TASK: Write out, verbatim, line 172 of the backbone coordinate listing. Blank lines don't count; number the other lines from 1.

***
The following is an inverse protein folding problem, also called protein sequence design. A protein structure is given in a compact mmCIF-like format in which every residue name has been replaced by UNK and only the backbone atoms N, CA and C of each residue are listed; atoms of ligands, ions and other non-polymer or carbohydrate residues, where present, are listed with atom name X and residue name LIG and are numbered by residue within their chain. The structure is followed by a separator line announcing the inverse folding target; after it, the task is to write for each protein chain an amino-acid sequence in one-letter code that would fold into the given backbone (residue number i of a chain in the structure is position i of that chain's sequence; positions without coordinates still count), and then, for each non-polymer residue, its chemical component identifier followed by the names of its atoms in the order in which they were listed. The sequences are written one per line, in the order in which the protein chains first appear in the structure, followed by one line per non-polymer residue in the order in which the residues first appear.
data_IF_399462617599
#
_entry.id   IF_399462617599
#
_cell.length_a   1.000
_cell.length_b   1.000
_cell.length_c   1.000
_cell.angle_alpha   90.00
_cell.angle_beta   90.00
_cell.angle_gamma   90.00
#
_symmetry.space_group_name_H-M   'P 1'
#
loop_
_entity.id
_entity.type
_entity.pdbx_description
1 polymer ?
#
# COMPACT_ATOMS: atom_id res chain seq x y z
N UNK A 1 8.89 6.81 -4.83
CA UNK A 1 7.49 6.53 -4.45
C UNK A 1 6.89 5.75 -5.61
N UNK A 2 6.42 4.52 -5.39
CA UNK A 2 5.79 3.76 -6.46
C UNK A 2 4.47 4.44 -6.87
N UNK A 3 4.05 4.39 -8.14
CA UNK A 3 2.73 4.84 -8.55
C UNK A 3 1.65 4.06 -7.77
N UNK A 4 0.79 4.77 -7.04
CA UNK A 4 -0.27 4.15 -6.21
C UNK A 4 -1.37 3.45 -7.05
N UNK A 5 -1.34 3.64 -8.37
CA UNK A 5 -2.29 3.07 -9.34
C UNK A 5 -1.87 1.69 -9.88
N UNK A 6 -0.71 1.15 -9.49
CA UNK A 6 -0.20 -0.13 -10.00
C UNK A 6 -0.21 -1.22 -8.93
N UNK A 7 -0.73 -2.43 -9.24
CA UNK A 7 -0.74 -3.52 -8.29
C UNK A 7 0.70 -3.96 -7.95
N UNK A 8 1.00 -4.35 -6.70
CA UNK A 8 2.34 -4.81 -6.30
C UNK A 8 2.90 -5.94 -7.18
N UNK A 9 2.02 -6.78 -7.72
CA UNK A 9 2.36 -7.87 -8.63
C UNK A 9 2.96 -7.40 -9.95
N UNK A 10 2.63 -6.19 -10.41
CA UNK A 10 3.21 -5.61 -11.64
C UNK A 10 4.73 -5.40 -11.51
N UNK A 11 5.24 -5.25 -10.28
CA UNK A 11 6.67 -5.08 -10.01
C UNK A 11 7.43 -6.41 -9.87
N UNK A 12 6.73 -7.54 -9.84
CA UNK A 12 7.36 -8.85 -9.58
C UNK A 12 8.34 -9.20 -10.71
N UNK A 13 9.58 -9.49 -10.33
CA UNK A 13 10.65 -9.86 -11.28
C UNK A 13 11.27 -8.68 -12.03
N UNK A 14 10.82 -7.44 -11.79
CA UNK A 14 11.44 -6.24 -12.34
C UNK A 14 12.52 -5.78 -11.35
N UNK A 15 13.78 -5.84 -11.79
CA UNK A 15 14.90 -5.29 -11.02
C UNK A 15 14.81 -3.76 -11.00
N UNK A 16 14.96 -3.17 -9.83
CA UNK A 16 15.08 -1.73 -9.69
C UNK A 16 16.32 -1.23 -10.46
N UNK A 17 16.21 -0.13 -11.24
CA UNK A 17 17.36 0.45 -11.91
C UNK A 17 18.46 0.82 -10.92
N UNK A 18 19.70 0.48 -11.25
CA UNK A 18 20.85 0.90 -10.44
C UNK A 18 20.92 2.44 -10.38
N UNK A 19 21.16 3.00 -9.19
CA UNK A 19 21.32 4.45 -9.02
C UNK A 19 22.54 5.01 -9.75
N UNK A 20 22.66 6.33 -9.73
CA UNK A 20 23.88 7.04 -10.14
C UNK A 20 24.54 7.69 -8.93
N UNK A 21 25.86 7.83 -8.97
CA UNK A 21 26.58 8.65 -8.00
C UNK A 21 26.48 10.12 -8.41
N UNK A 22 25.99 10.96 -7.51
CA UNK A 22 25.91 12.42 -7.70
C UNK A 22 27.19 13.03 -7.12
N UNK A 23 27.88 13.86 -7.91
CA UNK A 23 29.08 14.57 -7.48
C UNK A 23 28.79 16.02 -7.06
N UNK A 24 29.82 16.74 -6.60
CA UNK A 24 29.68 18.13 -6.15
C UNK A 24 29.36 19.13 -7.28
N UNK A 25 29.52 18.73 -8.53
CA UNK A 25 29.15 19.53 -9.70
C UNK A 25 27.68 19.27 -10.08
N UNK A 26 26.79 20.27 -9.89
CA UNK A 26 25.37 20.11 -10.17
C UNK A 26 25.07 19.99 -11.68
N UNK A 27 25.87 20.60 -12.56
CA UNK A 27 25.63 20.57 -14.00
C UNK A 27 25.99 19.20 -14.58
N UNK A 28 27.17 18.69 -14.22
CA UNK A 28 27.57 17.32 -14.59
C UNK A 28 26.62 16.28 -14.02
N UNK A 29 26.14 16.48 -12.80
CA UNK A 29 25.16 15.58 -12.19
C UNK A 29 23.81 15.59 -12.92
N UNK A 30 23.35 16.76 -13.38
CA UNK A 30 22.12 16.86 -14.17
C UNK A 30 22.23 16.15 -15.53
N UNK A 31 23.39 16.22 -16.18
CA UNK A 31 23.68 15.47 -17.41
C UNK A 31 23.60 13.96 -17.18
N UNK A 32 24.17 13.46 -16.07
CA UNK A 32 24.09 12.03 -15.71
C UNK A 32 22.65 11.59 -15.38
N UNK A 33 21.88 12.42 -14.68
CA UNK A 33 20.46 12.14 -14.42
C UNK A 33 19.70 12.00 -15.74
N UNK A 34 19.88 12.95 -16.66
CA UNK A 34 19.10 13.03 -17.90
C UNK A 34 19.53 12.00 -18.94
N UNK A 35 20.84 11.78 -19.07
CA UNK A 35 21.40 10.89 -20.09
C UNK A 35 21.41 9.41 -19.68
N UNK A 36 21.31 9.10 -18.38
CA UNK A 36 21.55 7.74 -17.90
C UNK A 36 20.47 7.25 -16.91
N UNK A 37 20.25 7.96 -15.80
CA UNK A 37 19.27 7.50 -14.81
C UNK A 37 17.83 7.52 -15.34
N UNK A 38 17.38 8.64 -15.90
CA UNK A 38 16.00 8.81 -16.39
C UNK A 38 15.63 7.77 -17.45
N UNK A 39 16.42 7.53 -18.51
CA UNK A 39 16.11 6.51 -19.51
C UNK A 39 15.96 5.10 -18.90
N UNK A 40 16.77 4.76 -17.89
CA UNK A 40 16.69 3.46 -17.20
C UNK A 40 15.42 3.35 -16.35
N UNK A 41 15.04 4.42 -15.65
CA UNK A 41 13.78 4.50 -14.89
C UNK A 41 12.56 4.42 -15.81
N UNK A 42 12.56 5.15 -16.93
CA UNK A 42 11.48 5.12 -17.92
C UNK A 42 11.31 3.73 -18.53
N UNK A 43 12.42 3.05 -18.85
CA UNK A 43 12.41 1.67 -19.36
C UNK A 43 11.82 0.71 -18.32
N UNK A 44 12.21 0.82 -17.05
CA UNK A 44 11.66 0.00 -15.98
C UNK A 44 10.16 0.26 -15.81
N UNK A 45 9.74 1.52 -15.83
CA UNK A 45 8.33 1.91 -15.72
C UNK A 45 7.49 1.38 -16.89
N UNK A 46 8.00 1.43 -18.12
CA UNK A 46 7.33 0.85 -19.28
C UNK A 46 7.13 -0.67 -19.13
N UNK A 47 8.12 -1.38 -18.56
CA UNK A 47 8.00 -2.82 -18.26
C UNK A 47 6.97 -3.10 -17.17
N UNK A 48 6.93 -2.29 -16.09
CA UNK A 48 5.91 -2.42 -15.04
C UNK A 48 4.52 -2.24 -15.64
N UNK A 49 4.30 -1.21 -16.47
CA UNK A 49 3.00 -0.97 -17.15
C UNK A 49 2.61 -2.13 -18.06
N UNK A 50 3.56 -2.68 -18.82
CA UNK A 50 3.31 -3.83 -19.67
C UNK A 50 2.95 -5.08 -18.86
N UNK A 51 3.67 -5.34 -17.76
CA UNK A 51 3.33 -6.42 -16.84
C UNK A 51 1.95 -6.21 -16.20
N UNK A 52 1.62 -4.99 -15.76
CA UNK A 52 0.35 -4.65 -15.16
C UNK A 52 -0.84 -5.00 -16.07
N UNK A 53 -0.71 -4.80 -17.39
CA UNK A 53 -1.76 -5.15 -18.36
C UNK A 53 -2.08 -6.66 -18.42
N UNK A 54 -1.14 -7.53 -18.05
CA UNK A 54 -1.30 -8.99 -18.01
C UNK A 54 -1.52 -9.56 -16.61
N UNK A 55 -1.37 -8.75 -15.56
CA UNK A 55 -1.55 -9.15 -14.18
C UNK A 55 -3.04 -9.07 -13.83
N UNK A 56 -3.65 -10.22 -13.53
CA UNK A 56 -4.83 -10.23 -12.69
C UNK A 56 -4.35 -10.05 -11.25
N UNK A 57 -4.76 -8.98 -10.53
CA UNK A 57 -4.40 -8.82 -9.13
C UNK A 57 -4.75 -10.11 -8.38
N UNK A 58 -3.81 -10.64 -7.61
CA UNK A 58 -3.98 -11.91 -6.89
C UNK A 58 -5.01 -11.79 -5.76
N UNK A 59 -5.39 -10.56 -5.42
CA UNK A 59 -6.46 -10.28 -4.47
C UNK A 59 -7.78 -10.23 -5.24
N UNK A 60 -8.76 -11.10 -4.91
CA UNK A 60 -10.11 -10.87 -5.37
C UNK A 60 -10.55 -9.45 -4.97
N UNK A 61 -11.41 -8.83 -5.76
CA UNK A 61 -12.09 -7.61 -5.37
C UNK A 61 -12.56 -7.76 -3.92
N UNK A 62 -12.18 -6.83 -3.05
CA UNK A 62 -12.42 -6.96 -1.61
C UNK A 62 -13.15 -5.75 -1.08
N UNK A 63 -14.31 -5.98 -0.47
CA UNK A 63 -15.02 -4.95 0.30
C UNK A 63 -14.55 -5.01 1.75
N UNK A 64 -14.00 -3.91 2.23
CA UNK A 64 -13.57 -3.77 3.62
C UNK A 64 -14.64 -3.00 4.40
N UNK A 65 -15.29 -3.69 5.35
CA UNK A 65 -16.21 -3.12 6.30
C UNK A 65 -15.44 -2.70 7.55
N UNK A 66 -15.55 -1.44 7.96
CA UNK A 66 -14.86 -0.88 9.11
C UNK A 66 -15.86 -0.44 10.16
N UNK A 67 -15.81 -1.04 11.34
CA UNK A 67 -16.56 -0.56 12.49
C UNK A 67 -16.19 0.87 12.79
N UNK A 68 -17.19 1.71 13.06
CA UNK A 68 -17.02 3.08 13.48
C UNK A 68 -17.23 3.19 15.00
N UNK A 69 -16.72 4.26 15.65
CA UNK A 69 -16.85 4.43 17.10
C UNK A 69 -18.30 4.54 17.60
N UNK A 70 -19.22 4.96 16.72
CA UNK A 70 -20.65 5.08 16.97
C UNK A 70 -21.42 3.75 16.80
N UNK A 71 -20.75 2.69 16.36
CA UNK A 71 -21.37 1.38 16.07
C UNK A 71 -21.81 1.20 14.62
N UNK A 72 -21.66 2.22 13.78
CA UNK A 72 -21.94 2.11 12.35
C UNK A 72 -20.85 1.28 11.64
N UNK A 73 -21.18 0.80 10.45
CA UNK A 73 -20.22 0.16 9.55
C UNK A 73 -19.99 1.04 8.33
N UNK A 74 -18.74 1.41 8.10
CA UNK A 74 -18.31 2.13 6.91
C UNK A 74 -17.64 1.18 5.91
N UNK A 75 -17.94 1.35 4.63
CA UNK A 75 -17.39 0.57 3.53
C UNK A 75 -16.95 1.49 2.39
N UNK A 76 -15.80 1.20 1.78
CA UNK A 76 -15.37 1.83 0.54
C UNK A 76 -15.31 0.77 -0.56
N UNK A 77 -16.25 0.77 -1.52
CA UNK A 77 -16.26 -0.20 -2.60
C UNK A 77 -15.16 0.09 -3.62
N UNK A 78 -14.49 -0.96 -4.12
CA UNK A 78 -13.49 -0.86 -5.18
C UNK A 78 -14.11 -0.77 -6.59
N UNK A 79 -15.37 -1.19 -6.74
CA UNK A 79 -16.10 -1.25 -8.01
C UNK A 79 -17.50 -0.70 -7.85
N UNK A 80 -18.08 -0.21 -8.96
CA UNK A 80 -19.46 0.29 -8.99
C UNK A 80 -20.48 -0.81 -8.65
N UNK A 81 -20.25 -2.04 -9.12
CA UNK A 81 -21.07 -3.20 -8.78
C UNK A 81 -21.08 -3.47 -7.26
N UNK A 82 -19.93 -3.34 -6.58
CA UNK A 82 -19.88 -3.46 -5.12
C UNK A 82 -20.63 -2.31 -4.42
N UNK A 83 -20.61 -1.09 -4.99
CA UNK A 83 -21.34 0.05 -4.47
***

N UNK A 51 3.67 -5.34 -17.76